By Rachel Beck, AP Business Writer
NEW YORK (AP) -- Just as Americans grow more reliant on credit cards to help pay monthly bills, they're being hit with a one-two punch: Card companies are reducing borrowing limits for tens of thousands of consumers, which then can lead to lower credit scores.
Those facing this predicament might not even know it until they apply for a loan or another credit card, and then get denied because their credit score has dropped.
This is an unintended consequence of the financial world's widespread ratcheting down of risk. Banks and other card lenders are trying to better protect themselves from more massive losses like those they've seen from subprime mortgages.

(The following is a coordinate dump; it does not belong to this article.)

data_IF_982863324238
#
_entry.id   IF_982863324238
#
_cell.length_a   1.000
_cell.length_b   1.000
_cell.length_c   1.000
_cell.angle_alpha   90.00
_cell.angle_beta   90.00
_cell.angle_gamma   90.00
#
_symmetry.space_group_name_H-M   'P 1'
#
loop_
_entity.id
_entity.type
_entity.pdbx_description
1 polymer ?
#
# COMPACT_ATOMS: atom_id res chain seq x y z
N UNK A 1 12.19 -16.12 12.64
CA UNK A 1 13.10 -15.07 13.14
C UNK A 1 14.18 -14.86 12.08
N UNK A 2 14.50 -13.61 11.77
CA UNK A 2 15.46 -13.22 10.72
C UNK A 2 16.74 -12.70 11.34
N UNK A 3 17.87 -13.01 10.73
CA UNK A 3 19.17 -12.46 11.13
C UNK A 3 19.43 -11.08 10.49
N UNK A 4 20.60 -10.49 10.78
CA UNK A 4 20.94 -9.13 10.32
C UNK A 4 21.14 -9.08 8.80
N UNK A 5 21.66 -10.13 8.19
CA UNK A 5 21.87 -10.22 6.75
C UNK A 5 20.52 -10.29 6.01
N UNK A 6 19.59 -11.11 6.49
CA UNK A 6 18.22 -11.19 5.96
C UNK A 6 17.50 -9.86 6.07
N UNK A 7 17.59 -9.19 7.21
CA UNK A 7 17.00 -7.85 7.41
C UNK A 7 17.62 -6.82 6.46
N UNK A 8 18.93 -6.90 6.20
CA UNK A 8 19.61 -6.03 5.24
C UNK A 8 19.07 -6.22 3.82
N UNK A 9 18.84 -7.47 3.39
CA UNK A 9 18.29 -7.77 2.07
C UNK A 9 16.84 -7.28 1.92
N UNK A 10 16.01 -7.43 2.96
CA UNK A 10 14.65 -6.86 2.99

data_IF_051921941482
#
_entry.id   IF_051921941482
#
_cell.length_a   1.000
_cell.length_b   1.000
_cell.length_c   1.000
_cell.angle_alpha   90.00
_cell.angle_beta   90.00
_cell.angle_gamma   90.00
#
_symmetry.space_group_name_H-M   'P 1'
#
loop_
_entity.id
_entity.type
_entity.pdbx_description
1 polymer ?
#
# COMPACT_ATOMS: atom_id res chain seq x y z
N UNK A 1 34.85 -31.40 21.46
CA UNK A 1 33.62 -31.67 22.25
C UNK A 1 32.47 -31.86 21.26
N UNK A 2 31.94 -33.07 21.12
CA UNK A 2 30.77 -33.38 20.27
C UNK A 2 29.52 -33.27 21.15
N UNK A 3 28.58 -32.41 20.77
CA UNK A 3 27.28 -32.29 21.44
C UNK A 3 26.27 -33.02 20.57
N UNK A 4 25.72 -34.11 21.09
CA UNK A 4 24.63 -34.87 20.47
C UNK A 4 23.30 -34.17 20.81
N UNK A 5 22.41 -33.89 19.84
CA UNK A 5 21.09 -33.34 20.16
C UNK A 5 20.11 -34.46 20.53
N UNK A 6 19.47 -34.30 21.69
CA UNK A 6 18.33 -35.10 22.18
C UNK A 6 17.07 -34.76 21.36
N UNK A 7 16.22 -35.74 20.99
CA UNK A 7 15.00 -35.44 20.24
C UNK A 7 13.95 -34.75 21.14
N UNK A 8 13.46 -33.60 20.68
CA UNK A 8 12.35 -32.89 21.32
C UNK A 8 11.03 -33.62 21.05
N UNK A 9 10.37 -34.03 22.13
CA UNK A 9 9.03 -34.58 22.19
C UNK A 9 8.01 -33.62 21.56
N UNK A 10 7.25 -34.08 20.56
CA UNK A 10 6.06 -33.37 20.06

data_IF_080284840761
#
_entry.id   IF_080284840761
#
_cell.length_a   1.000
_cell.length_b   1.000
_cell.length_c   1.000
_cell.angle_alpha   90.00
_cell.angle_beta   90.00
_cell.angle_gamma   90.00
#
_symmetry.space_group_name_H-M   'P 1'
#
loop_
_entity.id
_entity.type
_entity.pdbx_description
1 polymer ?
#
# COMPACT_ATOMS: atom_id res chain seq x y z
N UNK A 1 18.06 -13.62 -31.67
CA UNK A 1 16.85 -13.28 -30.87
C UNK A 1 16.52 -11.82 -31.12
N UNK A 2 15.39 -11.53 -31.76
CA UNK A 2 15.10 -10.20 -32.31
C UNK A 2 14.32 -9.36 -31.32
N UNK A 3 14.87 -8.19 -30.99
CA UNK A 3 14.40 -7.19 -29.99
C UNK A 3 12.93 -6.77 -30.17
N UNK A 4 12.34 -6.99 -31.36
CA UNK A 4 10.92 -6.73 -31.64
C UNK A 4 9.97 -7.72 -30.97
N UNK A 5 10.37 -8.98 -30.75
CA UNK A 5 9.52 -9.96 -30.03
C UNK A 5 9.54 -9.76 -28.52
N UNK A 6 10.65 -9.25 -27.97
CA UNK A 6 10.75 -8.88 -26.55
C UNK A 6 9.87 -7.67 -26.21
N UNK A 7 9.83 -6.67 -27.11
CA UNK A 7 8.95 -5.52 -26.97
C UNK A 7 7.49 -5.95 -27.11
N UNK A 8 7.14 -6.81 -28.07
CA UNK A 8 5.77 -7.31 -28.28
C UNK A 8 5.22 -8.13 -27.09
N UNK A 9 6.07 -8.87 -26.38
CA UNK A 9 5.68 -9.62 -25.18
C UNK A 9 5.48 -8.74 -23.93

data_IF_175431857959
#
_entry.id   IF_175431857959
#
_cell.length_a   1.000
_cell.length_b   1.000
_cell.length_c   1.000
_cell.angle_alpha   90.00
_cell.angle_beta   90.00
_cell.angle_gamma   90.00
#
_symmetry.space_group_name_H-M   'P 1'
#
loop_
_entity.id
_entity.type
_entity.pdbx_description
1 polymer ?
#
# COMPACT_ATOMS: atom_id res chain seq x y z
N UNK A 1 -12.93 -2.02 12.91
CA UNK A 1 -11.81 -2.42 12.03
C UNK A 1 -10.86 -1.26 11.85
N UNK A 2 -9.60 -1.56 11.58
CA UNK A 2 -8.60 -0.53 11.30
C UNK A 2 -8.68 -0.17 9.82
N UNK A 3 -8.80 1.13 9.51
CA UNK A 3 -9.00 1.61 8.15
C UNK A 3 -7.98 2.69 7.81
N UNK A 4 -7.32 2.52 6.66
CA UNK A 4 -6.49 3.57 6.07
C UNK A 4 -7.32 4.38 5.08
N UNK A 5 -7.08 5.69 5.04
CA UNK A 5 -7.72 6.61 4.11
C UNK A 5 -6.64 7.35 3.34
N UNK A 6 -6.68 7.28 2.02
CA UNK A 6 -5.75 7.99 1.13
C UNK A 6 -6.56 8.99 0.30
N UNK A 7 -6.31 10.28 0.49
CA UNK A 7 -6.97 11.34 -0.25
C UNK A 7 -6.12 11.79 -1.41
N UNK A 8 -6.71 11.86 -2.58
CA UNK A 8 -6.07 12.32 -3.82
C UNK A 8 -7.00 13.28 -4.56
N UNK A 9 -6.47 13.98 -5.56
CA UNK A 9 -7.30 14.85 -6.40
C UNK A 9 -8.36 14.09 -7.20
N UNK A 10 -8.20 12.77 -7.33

As a result, they are looking for ways to reduce their exposure to cardholders more likely to default. That's why they are lowering credit limits, which means they are reducing the maximum amount of credit extended to an individual, along with boosting card interest rates and allowing fewer balance transfers.
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